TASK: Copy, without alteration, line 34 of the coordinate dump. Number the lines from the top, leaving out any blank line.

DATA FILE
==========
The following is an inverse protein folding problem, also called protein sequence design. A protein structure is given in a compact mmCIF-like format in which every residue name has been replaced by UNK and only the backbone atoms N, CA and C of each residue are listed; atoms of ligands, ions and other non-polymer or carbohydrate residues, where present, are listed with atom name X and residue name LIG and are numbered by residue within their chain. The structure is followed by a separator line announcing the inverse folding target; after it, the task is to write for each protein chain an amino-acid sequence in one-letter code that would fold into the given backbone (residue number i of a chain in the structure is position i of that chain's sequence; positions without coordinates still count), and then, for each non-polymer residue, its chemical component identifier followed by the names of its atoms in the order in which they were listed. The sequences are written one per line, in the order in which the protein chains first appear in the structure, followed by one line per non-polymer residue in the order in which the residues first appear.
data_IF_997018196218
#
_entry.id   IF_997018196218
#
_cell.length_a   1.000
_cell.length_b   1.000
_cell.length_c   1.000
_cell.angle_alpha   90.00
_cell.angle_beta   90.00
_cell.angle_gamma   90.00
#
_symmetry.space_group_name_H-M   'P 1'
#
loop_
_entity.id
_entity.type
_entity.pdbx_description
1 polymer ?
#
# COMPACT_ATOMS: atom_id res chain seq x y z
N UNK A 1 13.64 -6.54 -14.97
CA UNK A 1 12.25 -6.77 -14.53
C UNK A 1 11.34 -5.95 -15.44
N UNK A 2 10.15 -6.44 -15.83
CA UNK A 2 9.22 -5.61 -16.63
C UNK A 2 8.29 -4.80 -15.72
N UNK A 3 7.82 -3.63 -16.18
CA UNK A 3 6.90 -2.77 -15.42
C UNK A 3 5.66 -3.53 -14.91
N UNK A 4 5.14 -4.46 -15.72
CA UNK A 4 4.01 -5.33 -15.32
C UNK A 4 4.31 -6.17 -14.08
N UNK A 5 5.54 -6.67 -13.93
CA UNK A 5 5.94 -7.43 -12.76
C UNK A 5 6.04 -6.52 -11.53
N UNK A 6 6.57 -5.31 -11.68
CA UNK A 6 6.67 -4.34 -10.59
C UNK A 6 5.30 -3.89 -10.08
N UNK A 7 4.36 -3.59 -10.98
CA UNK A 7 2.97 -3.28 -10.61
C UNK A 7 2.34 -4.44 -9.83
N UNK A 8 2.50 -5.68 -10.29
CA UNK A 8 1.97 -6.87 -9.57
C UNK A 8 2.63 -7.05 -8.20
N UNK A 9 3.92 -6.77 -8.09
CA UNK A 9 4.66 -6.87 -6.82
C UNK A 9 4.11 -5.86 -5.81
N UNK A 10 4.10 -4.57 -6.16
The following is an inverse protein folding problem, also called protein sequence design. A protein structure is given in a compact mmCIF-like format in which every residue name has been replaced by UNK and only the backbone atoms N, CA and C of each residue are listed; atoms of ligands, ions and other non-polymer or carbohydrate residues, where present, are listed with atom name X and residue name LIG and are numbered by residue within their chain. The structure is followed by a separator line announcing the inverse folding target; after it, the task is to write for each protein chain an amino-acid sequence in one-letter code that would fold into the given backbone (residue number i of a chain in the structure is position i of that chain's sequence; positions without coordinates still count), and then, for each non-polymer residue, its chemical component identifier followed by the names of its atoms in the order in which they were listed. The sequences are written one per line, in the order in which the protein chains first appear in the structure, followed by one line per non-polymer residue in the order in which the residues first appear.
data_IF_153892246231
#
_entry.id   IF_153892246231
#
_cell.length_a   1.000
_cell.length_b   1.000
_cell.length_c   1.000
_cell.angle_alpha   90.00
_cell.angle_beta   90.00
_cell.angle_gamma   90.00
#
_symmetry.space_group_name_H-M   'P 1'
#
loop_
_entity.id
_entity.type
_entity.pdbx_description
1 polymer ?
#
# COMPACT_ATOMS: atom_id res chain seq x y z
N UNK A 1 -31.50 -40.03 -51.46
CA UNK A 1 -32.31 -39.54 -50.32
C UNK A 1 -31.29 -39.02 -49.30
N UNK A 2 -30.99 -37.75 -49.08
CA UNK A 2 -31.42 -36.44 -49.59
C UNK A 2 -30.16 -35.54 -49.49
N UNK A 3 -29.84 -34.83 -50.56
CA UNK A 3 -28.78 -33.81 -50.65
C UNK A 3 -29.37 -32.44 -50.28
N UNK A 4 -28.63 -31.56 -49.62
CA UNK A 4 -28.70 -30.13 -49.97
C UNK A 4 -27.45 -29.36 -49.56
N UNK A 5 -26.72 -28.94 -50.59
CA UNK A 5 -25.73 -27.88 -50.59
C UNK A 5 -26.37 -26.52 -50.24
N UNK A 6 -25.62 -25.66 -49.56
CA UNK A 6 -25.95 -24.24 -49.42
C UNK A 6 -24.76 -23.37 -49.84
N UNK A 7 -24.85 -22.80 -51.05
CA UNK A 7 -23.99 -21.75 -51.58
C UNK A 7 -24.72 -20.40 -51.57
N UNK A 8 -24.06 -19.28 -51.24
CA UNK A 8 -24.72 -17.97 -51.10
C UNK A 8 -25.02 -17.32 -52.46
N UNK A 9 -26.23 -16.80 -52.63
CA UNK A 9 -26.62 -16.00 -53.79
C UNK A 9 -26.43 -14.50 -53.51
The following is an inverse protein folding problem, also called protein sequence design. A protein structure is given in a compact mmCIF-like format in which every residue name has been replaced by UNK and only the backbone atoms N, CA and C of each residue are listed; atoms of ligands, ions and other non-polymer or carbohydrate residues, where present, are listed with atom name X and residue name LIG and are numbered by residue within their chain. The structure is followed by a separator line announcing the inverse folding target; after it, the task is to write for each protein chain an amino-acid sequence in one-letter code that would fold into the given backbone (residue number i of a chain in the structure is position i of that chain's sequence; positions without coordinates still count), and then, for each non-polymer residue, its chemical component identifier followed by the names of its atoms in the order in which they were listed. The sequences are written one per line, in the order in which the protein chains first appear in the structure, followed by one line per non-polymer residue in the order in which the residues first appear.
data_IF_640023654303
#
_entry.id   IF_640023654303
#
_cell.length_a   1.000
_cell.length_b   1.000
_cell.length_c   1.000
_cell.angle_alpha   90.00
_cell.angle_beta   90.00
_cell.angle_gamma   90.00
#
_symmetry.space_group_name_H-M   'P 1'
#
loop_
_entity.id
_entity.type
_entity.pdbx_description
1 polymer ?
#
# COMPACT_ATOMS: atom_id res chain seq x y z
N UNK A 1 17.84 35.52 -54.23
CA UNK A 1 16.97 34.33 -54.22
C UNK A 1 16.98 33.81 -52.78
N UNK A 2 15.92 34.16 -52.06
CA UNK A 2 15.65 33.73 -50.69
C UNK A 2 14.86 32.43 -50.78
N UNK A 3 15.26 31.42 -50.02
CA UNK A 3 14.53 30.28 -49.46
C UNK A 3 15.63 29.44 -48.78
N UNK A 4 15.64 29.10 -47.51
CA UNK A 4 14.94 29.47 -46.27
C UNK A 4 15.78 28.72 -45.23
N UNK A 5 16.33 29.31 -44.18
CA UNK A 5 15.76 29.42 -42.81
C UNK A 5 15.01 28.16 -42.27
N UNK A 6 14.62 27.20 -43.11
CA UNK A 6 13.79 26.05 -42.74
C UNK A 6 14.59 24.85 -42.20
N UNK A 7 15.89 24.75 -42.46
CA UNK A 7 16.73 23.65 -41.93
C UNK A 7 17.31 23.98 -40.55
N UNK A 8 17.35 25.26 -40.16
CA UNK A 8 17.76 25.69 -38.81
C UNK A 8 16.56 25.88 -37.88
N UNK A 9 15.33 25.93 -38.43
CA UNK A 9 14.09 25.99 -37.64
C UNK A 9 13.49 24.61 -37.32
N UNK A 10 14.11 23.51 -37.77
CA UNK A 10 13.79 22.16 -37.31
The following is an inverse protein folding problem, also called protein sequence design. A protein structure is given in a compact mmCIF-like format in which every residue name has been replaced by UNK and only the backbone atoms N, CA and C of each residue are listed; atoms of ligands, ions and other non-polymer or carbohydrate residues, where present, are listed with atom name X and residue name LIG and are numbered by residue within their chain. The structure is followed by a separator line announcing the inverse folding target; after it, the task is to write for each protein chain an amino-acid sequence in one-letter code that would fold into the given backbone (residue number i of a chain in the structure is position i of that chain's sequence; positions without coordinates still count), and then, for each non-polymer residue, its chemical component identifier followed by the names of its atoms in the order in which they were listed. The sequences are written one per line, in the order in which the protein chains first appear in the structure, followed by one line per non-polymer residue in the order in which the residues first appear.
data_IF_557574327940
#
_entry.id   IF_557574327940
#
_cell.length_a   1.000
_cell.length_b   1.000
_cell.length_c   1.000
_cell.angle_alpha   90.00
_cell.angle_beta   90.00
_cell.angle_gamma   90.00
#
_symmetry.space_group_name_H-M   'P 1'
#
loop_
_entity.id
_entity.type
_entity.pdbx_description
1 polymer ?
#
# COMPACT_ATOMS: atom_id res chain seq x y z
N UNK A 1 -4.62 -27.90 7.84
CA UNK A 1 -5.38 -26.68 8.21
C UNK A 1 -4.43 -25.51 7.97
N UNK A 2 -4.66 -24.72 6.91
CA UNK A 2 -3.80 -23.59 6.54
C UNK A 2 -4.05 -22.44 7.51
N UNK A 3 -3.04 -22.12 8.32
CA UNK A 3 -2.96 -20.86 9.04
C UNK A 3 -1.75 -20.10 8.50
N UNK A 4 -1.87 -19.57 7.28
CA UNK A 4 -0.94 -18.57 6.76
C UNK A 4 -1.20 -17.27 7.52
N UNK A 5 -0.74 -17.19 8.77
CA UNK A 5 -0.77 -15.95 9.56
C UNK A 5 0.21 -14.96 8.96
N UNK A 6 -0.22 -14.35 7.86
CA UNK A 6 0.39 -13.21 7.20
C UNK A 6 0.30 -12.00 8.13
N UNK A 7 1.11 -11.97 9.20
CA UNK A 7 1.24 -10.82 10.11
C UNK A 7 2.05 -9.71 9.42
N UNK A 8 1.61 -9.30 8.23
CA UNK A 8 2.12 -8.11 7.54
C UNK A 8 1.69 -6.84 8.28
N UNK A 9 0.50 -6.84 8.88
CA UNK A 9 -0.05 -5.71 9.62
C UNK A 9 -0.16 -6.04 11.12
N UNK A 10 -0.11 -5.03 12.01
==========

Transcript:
N UNK A 5 5.54 -6.67 -13.93